All of this has been achieved by moving Russian troops around and perhaps even engineering communications to be picked up by Western ears. Whatever does or does not happen in the next days and weeks, Putin has already scored significant gains thanks to the way Europe and the United States have reacted to his threat. Could Europe have avoided that? It could certainly have made it harder on Putin in a number of ways.
First, the West should have lowered its tone. We knew discussions on possible sanctions in Europe and the United States would be difficult, and this would weaken their deterrence. Even the word “sanctions” sounds weak in comparison with the seriousness of a military invasion of another country. The West should not have discussed sanctions publicly. Instead of exhibiting divisions, it should have communicated in a way that would have kept Putin guessing. It should have projected uncertainty on its possible reaction like any field commander would have done. Messages would have had to be passed to the Kremlin discreetly, through diplomatic channels, so Moscow could derive no political benefit from them.
Second, instead of talking about sanctions, the West should talk about the rules governing international politics, such as territorial integrity and the right of countries to make their own choices. By talking of sanctions, one only reinforces the idea that this is a malevolent ping-pong game of mutual retribution between two archenemies—which is exactly where Putin wants to be. By contrast, talking about the rules, like the German foreign minister did this week in Moscow, is much smarter, as Russian Foreign Minister Sergey Lavrov’s body language showed: It pushes Russia off the stage, into the margins, and out of the circle of serious countries worth dealing with.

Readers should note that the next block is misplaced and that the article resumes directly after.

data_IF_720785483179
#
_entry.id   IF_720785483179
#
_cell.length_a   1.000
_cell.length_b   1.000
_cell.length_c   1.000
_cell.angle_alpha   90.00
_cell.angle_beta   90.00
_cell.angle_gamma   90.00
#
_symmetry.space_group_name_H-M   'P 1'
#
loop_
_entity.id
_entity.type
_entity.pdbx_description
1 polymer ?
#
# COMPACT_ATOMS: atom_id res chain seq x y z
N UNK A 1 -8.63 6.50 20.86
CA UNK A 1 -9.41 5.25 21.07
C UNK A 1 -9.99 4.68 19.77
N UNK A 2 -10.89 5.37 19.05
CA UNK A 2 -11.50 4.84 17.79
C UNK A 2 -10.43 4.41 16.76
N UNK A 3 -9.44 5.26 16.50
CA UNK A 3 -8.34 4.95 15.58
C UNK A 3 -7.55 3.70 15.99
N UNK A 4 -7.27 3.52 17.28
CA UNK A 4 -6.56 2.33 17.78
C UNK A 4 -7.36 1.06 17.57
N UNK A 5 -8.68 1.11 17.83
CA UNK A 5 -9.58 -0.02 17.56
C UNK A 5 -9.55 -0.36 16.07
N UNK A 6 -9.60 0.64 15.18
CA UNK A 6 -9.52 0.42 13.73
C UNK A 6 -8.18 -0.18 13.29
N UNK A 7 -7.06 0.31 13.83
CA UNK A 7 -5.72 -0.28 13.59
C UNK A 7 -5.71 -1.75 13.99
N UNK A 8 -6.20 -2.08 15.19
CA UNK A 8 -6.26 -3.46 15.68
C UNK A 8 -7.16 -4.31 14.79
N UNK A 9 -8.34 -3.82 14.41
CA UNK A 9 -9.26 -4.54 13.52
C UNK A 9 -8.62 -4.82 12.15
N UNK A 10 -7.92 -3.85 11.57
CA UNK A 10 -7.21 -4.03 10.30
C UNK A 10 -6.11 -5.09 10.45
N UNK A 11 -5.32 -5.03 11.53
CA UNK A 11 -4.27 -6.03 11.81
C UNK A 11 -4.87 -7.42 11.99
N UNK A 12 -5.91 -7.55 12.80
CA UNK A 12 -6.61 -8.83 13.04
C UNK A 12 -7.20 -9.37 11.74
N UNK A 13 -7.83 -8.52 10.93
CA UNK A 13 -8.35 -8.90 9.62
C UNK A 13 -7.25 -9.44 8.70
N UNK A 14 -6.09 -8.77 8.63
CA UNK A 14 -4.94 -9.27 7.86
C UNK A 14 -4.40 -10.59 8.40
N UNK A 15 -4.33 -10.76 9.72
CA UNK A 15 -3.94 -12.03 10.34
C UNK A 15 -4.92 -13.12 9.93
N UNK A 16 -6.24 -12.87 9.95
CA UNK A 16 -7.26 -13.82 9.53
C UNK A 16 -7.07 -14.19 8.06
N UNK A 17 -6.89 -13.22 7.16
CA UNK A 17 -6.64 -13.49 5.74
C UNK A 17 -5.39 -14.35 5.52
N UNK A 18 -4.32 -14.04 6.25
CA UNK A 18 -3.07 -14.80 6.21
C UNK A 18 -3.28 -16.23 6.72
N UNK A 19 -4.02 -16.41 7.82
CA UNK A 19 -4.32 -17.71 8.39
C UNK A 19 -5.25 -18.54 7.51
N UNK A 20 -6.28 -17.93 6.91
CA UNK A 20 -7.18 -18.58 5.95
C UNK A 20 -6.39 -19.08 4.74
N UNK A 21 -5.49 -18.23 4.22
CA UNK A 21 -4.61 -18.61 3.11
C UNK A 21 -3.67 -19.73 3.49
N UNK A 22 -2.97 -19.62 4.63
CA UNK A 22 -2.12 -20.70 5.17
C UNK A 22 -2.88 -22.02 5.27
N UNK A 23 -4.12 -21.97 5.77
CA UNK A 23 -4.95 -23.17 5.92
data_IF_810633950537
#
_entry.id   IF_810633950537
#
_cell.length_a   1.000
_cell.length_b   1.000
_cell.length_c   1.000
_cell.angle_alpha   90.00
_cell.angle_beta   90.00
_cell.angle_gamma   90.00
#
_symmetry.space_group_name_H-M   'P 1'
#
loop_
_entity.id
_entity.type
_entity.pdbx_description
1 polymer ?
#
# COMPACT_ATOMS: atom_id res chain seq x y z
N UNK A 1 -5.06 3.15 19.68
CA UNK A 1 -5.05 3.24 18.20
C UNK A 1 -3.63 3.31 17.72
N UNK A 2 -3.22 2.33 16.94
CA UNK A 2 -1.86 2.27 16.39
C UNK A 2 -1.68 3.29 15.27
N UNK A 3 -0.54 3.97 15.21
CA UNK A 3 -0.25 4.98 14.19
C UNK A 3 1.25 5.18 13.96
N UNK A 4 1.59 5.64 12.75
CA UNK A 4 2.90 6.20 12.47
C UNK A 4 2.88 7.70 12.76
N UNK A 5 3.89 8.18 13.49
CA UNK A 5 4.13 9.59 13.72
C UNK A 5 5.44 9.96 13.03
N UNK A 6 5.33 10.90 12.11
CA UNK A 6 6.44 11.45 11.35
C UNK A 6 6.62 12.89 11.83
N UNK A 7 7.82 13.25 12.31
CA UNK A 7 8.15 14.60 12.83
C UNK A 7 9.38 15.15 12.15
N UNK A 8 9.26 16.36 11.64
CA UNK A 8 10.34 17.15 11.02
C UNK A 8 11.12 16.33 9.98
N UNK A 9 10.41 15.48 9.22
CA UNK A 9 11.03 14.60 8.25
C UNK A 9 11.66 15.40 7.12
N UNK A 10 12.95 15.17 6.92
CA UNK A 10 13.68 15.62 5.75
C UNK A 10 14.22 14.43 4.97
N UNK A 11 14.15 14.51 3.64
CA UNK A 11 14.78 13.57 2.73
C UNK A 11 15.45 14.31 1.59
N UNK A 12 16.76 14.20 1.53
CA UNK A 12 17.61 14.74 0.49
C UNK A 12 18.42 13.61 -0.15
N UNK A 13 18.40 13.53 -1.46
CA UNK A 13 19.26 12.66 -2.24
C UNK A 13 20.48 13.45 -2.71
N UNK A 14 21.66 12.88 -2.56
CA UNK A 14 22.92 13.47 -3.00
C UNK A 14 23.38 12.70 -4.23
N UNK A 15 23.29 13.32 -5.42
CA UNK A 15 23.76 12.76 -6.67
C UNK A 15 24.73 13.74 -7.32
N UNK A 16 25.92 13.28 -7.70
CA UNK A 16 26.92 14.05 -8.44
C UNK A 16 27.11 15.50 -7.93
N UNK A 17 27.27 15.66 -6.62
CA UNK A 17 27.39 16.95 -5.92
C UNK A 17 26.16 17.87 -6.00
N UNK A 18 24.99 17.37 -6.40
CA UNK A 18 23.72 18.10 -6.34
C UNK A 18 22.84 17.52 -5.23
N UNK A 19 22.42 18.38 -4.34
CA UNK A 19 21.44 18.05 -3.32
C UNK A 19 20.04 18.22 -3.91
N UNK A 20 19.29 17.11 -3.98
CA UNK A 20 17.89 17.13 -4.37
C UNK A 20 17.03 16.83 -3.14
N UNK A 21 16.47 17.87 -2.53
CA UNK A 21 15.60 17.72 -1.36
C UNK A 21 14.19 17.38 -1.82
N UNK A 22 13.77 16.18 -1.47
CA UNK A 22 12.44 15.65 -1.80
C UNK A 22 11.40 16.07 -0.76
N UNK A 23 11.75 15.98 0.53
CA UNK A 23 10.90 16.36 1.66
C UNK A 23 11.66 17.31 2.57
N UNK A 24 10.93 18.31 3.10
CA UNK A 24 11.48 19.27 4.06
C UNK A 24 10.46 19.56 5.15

Third, the West needs to think harder about the benefits Putin expects from his antics and use his expectations against him. It cannot reward bad behavior, as it has done during this episode. But it can reward good behavior—or at least the reversal of bad behavior. For example, since the Russian president wants to be seen onstage with the U.S. president, let the West give him that only as a reward. Let it organize the quid pro quo in a way that reinforces the West’s wishes. It needs to pass the message, discreetly, that only if Putin acts decently will he be rewarded with a Biden meeting. Putin will understand this language. Russian diplomacy works like that: Never give something you can sell. Again, all this needs to be done out of sight, so Putin can change his course without losing face.
Which leads to a separate but connected question: Can efficient diplomacy be conducted publicly? It has become virtually impossible to do serious business without the whole world being made aware of it. This is good news as it increases accountability, but it also makes true coordination and smart strategy more difficult. The price, a big victory for Putin, is the West’s to pay.
Caroline de Gruyter is a columnist at Foreign Policy and a Europe correspondent and columnist for the Dutch newspaper NRC Handelsblad. She currently lives in Brussels.